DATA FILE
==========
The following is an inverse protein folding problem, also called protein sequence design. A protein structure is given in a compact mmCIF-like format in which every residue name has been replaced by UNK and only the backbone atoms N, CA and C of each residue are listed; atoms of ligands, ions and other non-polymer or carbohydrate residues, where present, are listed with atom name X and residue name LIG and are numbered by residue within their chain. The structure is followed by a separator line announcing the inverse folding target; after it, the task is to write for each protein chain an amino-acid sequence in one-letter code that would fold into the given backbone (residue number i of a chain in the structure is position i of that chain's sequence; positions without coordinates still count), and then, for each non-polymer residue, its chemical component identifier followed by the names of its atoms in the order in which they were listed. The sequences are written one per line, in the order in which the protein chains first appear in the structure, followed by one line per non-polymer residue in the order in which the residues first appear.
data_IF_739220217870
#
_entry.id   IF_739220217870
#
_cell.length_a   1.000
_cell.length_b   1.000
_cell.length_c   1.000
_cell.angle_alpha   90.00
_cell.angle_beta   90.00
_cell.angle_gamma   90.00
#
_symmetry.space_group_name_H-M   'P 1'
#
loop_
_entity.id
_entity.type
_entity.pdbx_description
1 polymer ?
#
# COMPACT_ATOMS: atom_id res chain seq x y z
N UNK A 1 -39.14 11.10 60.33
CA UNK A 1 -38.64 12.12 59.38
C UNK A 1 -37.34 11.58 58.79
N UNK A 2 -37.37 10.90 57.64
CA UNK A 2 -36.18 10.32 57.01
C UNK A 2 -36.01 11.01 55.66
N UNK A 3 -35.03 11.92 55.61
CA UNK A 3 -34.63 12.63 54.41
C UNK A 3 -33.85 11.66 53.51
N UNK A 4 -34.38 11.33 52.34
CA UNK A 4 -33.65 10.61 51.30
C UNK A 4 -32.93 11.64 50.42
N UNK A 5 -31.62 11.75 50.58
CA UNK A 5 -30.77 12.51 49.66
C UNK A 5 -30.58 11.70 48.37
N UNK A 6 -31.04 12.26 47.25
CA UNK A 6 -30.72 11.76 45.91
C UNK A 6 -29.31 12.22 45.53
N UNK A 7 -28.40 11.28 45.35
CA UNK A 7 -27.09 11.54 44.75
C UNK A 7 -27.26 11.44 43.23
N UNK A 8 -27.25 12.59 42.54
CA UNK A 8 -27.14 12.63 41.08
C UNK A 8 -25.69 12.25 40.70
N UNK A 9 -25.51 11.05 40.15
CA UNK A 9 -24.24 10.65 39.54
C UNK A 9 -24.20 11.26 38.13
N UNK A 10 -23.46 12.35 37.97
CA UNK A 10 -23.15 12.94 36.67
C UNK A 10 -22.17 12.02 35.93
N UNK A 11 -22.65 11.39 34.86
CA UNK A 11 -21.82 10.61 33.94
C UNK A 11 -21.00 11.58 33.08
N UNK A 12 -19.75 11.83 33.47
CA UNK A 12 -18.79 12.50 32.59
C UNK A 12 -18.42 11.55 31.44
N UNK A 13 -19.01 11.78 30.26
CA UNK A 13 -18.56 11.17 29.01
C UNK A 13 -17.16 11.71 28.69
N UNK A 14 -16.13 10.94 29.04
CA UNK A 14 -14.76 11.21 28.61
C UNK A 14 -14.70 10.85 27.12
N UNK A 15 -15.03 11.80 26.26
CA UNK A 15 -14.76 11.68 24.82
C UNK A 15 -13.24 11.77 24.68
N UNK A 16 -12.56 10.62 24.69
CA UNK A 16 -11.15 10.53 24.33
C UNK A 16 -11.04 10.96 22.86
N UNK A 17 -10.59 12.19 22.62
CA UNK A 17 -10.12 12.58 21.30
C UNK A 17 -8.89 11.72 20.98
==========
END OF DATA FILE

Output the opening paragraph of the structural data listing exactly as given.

The following is an inverse protein folding problem, also called protein sequence design. A protein structure is given in a compact mmCIF-like format in which every residue name has been replaced by UNK and only the backbone atoms N, CA and C of each residue are listed; atoms of ligands, ions and other non-polymer or carbohydrate residues, where present, are listed with atom name X and residue name LIG and are numbered by residue within their chain. The structure is followed by a separator line announcing the inverse folding target; after it, the task is to write for each protein chain an amino-acid sequence in one-letter code that would fold into the given backbone (residue number i of a chain in the structure is position i of that chain's sequence; positions without coordinates still count), and then, for each non-polymer residue, its chemical component identifier followed by the names of its atoms in the order in which they were listed. The sequences are written one per line, in the order in which the protein chains first appear in the structure, followed by one line per non-polymer residue in the order in which the residues first appear.